Fred Astaire and Eleanor Powell were originally announced to star in the film as a follow-up to Broadway Melody of 1940.
MGM's Roger Edens – the Freed Unit's musical arranger and associate producer, and Garland's mentor – convinced Garland, who was eager to play more adult roles, that one more pairing with Rooney would be a good idea.
Production began in early January 1943 with Busby Berkeley as director. Berkeley had previously directed Rooney and Garland in Babes in Arms (1939), Strike Up the Band (1940) and Babes on Broadway (1941), their biggest hits together, but he was fired for a number of reasons. He and Edens conflicted over Berkeley's staging of I Got Rhythm, with Edens complaining later about Berkeley's "big ensembles and trick cameras [...] with people cracking whips and guns and cannons going off all over my arrangements and Judy's voice". M-G-M was also not happy with the amount of money Berkeley spent on the elaborate production number. The final straw may have been conflicts with Garland, who bridled under Berkeley's demanding style of direction. "I used to feel as if he had a big black bull whip and he was lashing me with it", she wrote. "Sometimes I used to think I couldn't live through the day". "I Got Rhythm" was to be Berkeley's only major contribution to the final film.
Norman Taurog took over for Berkeley in early February. His calmer style of direction contrasted sharply with Berkeley's. Film historian Frank N. Magill wrote that Taurog's work "reflected the beginnings of a new style in film musicals", in which the musical numbers were used for the development of the film's characters.
Girl Crazy was partly filmed on location in the desert near Palm Springs, California.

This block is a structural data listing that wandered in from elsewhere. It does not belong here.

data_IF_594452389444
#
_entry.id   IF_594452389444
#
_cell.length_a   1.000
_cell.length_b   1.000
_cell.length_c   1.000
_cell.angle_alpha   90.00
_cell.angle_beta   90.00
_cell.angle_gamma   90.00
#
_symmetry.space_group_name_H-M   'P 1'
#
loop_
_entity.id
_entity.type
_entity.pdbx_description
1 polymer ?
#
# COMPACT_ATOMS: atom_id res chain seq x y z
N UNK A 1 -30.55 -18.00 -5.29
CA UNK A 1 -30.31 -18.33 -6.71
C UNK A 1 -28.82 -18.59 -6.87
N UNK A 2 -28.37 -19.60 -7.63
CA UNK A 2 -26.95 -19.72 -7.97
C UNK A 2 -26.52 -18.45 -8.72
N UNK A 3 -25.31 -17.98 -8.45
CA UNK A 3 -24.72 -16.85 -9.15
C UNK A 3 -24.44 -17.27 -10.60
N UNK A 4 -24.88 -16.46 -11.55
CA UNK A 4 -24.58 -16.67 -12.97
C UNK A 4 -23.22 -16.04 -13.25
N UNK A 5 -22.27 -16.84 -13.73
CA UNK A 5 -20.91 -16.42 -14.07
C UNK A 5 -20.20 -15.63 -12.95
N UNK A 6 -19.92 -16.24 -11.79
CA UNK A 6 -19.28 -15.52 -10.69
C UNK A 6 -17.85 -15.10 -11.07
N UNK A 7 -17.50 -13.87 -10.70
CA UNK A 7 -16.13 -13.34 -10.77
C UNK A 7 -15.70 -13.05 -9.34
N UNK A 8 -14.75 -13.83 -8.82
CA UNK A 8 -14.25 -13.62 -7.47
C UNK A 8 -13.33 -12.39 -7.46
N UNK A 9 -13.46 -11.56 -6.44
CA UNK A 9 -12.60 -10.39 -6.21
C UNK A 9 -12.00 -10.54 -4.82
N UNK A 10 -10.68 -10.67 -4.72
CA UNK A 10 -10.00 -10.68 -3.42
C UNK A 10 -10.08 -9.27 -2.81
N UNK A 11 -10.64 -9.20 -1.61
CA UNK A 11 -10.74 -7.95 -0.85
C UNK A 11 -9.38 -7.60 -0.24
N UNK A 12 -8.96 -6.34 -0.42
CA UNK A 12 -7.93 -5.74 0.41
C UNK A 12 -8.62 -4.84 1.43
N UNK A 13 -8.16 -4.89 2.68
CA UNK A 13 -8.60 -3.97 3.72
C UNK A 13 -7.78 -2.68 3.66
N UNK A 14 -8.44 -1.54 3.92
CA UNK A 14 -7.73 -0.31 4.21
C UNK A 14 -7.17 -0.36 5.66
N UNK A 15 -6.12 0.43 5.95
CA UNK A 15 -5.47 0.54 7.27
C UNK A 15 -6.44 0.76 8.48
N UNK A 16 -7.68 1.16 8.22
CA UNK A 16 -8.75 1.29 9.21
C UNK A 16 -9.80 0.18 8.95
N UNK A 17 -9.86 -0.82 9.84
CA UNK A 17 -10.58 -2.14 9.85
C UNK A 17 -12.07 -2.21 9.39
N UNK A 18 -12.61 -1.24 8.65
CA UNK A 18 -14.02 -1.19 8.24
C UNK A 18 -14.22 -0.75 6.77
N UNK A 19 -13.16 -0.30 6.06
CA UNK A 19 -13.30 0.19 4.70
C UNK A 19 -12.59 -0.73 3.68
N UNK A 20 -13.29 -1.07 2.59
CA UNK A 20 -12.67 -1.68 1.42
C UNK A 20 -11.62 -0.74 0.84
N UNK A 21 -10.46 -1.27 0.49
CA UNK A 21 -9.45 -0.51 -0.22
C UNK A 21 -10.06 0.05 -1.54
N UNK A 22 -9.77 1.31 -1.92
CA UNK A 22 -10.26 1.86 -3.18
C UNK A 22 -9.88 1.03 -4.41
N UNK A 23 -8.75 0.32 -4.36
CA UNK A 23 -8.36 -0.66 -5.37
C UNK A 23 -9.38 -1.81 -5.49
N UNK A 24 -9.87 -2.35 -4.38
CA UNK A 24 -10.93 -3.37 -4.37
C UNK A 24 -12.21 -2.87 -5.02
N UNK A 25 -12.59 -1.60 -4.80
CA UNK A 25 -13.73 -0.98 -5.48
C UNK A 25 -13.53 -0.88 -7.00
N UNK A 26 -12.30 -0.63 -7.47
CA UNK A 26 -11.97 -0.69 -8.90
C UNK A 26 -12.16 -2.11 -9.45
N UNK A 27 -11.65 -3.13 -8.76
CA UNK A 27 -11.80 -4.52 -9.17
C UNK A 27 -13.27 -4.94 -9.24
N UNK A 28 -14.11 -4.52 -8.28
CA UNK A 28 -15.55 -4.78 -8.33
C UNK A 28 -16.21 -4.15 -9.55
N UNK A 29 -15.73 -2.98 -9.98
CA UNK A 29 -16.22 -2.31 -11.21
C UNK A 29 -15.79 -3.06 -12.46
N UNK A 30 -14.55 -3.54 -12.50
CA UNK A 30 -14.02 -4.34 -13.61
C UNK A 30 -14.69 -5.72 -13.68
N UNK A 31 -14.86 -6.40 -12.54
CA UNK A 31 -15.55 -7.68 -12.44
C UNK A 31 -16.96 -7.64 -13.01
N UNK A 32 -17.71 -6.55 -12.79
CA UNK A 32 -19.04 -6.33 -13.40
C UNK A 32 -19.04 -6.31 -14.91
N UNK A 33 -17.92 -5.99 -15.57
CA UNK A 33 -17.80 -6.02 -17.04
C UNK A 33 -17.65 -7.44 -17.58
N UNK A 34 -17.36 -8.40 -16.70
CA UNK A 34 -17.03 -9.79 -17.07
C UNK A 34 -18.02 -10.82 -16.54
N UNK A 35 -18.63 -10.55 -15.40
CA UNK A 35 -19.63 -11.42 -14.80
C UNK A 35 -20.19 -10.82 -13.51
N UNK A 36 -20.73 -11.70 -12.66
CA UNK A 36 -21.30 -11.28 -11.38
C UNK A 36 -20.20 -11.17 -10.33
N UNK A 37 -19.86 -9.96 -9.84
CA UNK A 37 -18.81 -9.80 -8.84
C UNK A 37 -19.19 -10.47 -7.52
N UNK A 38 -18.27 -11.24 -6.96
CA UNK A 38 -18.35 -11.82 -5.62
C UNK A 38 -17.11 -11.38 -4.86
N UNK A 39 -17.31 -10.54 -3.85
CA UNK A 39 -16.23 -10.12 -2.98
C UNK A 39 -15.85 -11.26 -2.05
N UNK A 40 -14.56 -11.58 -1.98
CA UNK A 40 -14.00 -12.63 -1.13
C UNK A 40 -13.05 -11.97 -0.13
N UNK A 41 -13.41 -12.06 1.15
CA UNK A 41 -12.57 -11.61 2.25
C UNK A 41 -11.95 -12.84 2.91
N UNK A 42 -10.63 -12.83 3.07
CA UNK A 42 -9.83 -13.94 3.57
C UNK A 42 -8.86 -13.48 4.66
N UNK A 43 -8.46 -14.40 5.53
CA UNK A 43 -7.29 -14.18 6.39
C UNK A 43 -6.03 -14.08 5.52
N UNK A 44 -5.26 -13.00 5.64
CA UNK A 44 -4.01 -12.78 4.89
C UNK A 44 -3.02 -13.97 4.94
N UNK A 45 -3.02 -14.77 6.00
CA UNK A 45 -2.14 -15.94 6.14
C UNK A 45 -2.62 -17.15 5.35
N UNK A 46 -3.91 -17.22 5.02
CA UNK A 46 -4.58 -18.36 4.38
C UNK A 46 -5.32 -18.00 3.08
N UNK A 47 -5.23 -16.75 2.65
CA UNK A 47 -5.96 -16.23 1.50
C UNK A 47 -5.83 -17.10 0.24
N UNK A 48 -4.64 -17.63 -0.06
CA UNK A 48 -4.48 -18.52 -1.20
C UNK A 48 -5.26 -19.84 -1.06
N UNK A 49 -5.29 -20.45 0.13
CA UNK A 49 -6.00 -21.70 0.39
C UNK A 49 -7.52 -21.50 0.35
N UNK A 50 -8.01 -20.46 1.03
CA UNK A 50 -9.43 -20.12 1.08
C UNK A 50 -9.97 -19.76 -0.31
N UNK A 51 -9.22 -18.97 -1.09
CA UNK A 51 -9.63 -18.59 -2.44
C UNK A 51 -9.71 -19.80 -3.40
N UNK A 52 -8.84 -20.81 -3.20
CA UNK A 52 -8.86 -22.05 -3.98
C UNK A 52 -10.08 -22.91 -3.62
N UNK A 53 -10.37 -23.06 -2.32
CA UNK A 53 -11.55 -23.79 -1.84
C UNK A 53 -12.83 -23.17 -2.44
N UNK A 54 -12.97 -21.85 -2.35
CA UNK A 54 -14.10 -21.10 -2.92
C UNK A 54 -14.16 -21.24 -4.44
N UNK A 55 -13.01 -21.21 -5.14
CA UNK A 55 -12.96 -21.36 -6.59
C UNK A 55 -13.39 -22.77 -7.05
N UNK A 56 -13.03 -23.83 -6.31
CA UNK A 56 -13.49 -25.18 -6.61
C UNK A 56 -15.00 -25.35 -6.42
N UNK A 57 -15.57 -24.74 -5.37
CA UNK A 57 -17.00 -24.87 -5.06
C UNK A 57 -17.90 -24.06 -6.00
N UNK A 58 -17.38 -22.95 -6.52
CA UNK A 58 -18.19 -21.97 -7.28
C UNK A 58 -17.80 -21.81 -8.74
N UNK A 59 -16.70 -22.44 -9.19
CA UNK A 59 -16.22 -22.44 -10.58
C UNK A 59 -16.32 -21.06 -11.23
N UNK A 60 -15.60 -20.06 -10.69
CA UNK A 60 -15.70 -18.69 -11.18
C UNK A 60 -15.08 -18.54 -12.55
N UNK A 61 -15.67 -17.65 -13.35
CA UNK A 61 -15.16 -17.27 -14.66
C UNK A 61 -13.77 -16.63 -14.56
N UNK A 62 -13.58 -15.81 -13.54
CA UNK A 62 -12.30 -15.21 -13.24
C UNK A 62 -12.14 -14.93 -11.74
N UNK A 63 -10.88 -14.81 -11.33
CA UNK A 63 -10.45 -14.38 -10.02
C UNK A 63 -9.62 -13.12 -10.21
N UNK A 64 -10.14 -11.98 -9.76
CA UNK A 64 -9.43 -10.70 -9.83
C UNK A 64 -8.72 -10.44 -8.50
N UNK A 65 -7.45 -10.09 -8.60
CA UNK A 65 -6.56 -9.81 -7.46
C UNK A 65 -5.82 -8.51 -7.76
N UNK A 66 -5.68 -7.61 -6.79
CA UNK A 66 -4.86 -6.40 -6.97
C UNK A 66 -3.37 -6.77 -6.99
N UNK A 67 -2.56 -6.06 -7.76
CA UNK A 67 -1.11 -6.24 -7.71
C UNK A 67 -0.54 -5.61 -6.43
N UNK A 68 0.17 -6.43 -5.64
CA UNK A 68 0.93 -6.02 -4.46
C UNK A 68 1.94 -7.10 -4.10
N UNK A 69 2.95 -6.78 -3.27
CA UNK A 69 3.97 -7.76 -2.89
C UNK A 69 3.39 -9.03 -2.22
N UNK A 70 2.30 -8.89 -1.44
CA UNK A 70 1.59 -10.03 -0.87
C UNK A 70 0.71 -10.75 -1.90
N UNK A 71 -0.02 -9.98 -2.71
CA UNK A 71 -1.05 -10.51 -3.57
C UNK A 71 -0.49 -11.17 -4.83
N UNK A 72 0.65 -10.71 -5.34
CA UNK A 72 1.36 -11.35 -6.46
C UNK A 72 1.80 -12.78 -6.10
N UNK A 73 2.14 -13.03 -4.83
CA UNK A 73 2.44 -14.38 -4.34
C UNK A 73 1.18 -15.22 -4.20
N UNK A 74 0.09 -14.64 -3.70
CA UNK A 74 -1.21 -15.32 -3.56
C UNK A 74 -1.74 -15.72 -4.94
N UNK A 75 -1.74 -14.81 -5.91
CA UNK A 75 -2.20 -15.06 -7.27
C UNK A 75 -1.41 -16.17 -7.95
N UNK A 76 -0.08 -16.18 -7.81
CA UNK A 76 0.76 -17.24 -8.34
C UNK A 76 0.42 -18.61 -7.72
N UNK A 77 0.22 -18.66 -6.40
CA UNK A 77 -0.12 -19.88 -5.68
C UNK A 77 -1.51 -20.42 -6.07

Contemporary reviews of Girl Crazy were generally positive. In The New York Times, Theodore Strauss wrote, "the immortal Mickey [Rooney] [...] is an entertainer to his fingertips. And with Judy [Garland], who sings and acts like an earthbound angel, to temper his brashness, well, they can do almost anything they wish, and we'll like it even in spite of ourselves".
According to MGM records the film earned $2,608,000 in the US and Canada and $1,163,000 elsewhere resulting in a profit of $1,068,000. It was one of the top box office hits of 1943.
The film recorded admissions in France of 898,335.
Girl Crazy's VHS format was first released on March 22, 1991 as part of the MGM Musicals lineup. MGM also released the laserdisc format while Warner Bros. re-released the former format in 2001.
The DVD was released as part of The Mickey Rooney & Judy Garland Collection on September 25, 2007. A fifth bonus disc includes one number ("I Got Rhythm") in stereo, although stereo tracks exist for all the film's musical numbers. MGM technicians transferred the original multi-channel optical film tracks to 1/4" audiotape when ordered to destroy all the elements in the early 1950s; these surviving tracks were released on a stereo CD in 1995.
The individual DVD and Blu-ray format were released through Warner Archive Collection on October 2, 2018 and July 28, 2020 respectively.